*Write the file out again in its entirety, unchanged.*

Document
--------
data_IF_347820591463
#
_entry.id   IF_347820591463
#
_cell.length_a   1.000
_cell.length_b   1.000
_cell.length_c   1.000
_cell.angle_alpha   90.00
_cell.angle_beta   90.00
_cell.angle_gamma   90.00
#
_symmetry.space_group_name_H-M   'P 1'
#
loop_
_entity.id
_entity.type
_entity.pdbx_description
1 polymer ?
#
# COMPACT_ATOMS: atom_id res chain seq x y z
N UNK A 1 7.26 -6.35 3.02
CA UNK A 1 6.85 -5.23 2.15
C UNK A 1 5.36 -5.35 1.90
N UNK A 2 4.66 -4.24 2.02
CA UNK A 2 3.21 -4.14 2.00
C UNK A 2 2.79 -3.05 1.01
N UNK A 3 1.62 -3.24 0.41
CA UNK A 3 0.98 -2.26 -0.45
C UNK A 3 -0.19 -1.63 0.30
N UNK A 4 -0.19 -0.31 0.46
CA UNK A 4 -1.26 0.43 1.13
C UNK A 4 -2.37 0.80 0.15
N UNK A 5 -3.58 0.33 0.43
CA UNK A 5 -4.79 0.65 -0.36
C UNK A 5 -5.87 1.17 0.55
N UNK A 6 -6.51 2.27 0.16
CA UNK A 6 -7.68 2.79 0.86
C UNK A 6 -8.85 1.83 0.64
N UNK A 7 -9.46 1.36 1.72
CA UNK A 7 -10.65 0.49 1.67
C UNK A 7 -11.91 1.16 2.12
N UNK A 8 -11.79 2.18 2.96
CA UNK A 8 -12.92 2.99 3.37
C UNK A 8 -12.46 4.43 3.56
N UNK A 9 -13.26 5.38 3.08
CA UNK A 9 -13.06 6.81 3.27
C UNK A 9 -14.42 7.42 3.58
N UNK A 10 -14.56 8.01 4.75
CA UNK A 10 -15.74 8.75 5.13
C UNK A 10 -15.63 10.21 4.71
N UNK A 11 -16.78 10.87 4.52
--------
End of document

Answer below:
data_IF_347820591463
#
_entry.id   IF_347820591463
#
_cell.length_a   1.000
_cell.length_b   1.000
_cell.length_c   1.000
_cell.angle_alpha   90.00
_cell.angle_beta   90.00
_cell.angle_gamma   90.00
#
_symmetry.space_group_name_H-M   'P 1'
#
loop_
_entity.id
_entity.type
_entity.pdbx_description
1 polymer ?
#
# COMPACT_ATOMS: atom_id res chain seq x y z
N UNK A 1 7.26 -6.35 3.02
CA UNK A 1 6.85 -5.23 2.15
C UNK A 1 5.36 -5.35 1.90
N UNK A 2 4.66 -4.24 2.02
CA UNK A 2 3.21 -4.14 2.00
C UNK A 2 2.79 -3.05 1.01
N UNK A 3 1.62 -3.24 0.41
CA UNK A 3 0.98 -2.26 -0.45
C UNK A 3 -0.19 -1.63 0.30
N UNK A 4 -0.19 -0.31 0.46
CA UNK A 4 -1.26 0.43 1.13
C UNK A 4 -2.37 0.80 0.15
N UNK A 5 -3.58 0.33 0.43
CA UNK A 5 -4.79 0.65 -0.36
C UNK A 5 -5.87 1.17 0.55
N UNK A 6 -6.51 2.27 0.16
CA UNK A 6 -7.68 2.79 0.86
C UNK A 6 -8.85 1.83 0.64
N UNK A 7 -9.46 1.36 1.72
CA UNK A 7 -10.65 0.49 1.67
C UNK A 7 -11.91 1.16 2.12
N UNK A 8 -11.79 2.18 2.96
CA UNK A 8 -12.92 2.99 3.37
C UNK A 8 -12.46 4.43 3.56
N UNK A 9 -13.26 5.38 3.08
CA UNK A 9 -13.06 6.81 3.27
C UNK A 9 -14.42 7.42 3.58
N UNK A 10 -14.56 8.01 4.75
CA UNK A 10 -15.74 8.75 5.13
C UNK A 10 -15.63 10.21 4.71
N UNK A 11 -16.78 10.87 4.52